I tithe. Tithing is one of my spiritual practices … but why?
Many years ago, I dreaded payday. I could not appreciate my paycheck because every penny coming in would be going right back out in expenses. My husband Giles and I were in the precarious position of being one emergency away from insolvency. Paying bills, I felt fearful and discouraged. Then Giles and I met Edwene Gaines at our local Unity church. Shaking and teary-eyed, I approached Edwene after her seminar to tell her Giles and I were committing to tithing and that as impossible as it appeared, tithing suddenly seemed essential. Her hands firmly on my shoulders, her eyes intently on me, Edwene said in effect, “I know this feels big, honey. It is big! You can do this!”
The first time I wrote a tithe check, I was surprised at how large a sum it was. It made me appreciate the other ninety percent! Month after month, tithe after tithe, worry was being displaced by faith. I opened my massage therapy business tithing from the first dollar earned, feeling increasing exhilaration as my tithe check got larger over time. Something else was happening, too. I was experiencing a direct connection between tithing to my church in appreciation and my capacity to benefit from the Unity principles I was learning.
Twenty years and countless tithes later, I see how the practice of tithing has changed me. Over these years, Giles and I have thrived in times of plenty as well as through lean times. I have come to appreciate money rather than fear it. I like depositing money in the bank. I marvel at the ease with which I give nowadays, and the genuine pleasure I feel in the activity of giving and receiving.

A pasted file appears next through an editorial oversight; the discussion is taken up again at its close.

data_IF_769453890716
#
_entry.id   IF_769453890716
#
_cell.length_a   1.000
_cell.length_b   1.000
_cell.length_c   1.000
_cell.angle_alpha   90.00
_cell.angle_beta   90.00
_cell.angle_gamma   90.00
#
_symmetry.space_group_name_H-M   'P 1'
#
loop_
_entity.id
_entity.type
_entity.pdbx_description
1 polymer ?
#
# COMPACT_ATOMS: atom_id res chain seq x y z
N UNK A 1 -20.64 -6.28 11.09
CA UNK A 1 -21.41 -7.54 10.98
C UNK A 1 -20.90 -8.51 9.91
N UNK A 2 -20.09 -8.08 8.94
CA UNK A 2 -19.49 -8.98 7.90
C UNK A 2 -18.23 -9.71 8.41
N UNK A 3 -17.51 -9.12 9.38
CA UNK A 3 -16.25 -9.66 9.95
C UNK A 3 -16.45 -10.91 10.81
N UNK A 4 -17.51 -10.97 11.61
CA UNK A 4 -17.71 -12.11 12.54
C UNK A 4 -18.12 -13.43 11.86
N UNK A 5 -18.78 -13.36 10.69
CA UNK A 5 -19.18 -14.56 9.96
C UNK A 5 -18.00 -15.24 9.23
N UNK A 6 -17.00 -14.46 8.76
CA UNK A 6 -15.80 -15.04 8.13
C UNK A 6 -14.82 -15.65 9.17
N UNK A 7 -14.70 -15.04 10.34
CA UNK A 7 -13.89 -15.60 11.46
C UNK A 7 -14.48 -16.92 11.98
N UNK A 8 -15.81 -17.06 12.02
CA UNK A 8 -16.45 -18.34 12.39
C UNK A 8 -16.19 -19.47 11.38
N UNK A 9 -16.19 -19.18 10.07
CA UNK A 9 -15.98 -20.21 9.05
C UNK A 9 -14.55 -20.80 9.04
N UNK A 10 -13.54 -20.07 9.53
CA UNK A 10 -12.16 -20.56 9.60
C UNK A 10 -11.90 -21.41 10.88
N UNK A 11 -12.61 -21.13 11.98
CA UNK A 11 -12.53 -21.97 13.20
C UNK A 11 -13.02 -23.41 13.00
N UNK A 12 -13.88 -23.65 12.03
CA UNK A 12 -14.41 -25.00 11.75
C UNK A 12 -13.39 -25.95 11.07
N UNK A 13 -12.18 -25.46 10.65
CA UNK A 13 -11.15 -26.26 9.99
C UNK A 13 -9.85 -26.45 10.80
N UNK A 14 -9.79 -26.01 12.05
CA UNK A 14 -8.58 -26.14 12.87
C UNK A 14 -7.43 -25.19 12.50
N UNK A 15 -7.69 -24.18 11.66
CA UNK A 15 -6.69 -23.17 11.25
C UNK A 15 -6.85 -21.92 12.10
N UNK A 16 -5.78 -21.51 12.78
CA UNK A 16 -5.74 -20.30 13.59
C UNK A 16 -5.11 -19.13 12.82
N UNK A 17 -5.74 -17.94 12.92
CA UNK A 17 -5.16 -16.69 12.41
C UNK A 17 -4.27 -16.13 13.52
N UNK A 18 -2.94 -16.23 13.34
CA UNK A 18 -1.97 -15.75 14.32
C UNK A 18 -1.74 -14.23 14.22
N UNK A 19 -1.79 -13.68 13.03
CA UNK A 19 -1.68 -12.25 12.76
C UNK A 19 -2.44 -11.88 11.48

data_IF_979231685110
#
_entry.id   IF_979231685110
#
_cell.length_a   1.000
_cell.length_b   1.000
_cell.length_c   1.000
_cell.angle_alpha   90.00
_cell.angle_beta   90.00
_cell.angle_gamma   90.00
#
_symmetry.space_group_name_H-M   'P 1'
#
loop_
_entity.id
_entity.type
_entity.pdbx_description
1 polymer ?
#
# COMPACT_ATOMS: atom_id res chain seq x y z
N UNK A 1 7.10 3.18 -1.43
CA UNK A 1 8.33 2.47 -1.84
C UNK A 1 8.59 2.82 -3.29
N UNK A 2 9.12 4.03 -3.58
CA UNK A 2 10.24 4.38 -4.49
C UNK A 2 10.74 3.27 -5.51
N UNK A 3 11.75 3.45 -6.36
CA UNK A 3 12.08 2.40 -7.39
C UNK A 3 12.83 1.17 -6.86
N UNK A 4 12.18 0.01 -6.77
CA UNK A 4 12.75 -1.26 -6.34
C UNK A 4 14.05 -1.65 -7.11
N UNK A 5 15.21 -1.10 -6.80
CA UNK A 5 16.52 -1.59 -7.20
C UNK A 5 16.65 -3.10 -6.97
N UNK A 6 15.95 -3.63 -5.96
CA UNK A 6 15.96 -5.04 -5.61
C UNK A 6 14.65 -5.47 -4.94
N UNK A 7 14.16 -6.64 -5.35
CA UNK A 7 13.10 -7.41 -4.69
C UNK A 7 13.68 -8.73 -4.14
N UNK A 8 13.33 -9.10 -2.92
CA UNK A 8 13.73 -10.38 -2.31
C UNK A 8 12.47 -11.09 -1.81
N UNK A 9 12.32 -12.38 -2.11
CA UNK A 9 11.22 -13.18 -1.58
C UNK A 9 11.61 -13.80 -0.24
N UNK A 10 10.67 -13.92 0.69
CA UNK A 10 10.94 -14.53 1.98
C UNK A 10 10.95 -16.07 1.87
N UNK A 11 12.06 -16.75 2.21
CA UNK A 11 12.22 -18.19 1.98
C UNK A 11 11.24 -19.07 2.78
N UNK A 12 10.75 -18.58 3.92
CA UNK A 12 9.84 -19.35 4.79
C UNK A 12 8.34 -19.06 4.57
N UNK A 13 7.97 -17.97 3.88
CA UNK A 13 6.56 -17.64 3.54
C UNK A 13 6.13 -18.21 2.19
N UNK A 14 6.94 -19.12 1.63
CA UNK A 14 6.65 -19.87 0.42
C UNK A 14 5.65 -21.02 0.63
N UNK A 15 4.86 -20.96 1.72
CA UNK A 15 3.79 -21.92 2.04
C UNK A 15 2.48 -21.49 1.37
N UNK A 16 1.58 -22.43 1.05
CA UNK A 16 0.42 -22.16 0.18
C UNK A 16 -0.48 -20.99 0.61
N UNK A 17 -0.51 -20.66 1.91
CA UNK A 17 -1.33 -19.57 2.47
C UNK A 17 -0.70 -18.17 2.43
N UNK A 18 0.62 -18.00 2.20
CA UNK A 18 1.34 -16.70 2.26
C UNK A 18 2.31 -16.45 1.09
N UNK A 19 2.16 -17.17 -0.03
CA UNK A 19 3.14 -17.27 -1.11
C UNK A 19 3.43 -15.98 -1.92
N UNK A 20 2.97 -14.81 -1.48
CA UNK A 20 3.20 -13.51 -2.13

Eric Butterworth taught that tithing is not a law but a practice. I agree. The law is the law of giving and receiving, one divine activity occurring simultaneously. To the degree I give freely and joyfully in gratitude to Unity, to that degree I can actually receive and benefit from the Unity teachings. To the degree I give generously, to that degree I feel prosperous. Why ten percent? For me, ten percent is easy to calculate and it is large enough to notice. The other ninety percent is pretty sweet, too.